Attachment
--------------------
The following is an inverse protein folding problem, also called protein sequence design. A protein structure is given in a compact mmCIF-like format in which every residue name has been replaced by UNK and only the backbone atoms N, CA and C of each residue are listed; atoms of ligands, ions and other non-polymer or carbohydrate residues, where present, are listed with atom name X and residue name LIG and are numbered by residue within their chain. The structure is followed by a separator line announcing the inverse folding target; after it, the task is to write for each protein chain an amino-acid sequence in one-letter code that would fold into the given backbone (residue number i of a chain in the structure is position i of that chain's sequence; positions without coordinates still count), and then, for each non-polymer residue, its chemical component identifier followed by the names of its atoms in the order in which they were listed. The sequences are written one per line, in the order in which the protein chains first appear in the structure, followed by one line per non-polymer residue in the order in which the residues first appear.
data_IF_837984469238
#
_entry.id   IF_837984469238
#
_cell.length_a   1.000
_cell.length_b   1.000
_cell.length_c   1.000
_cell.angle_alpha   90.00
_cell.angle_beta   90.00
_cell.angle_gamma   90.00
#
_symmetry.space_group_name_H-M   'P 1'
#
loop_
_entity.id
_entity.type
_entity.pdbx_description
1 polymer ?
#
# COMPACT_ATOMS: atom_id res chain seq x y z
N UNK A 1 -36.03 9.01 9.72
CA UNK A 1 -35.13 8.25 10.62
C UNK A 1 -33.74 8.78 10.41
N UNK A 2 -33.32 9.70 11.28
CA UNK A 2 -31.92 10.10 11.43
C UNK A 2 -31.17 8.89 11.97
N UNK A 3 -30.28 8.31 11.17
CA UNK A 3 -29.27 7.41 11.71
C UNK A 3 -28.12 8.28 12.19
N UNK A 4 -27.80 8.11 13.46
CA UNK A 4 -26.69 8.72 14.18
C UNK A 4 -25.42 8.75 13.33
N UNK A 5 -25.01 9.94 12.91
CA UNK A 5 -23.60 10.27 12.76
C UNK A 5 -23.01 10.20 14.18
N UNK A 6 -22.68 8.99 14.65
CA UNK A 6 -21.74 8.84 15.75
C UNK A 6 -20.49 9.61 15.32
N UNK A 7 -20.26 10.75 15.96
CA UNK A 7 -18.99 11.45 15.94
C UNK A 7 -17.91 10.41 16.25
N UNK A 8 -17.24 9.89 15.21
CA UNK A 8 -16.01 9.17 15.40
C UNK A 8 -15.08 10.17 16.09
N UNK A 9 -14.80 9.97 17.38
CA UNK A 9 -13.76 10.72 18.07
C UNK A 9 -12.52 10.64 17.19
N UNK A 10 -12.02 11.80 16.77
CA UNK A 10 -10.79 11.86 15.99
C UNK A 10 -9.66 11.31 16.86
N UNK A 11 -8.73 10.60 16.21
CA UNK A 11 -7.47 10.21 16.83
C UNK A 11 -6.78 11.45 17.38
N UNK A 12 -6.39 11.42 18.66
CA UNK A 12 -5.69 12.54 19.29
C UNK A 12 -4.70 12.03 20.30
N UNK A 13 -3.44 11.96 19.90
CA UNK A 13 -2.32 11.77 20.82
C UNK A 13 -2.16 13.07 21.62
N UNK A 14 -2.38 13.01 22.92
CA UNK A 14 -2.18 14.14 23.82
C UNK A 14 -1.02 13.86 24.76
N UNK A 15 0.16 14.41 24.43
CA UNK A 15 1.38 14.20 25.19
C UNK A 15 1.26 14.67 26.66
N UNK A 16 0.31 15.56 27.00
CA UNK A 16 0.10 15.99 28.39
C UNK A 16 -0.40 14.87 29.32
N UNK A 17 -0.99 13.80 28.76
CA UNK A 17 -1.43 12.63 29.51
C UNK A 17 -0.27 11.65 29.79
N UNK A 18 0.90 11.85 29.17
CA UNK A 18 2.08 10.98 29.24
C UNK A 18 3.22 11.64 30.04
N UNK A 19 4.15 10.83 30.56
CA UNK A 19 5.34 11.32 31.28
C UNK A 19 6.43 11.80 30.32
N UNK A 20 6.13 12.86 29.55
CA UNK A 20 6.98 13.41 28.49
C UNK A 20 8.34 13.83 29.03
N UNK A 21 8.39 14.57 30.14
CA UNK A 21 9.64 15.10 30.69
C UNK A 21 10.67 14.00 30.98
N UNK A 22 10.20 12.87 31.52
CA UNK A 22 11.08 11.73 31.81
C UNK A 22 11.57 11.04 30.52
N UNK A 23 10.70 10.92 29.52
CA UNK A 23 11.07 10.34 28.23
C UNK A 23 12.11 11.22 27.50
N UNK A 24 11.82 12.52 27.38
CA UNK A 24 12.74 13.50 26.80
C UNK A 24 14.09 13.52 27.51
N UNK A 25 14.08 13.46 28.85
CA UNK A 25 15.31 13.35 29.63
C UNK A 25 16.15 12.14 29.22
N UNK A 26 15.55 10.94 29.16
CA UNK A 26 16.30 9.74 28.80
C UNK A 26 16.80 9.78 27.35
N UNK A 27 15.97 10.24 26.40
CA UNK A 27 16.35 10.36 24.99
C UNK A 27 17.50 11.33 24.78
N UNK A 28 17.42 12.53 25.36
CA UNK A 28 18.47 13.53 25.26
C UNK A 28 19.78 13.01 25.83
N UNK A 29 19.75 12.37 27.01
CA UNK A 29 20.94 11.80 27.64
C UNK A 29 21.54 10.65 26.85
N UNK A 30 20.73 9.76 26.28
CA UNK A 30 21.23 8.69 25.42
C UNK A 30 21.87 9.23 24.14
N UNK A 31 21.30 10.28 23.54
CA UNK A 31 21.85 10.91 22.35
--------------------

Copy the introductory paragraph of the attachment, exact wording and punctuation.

The following is an inverse protein folding problem, also called protein sequence design. A protein structure is given in a compact mmCIF-like format in which every residue name has been replaced by UNK and only the backbone atoms N, CA and C of each residue are listed; atoms of ligands, ions and other non-polymer or carbohydrate residues, where present, are listed with atom name X and residue name LIG and are numbered by residue within their chain. The structure is followed by a separator line announcing the inverse folding target; after it, the task is to write for each protein chain an amino-acid sequence in one-letter code that would fold into the given backbone (residue number i of a chain in the structure is position i of that chain's sequence; positions without coordinates still count), and then, for each non-polymer residue, its chemical component identifier followed by the names of its atoms in the order in which they were listed. The sequences are written one per line, in the order in which the protein chains first appear in the structure, followed by one line per non-polymer residue in the order in which the residues first appear.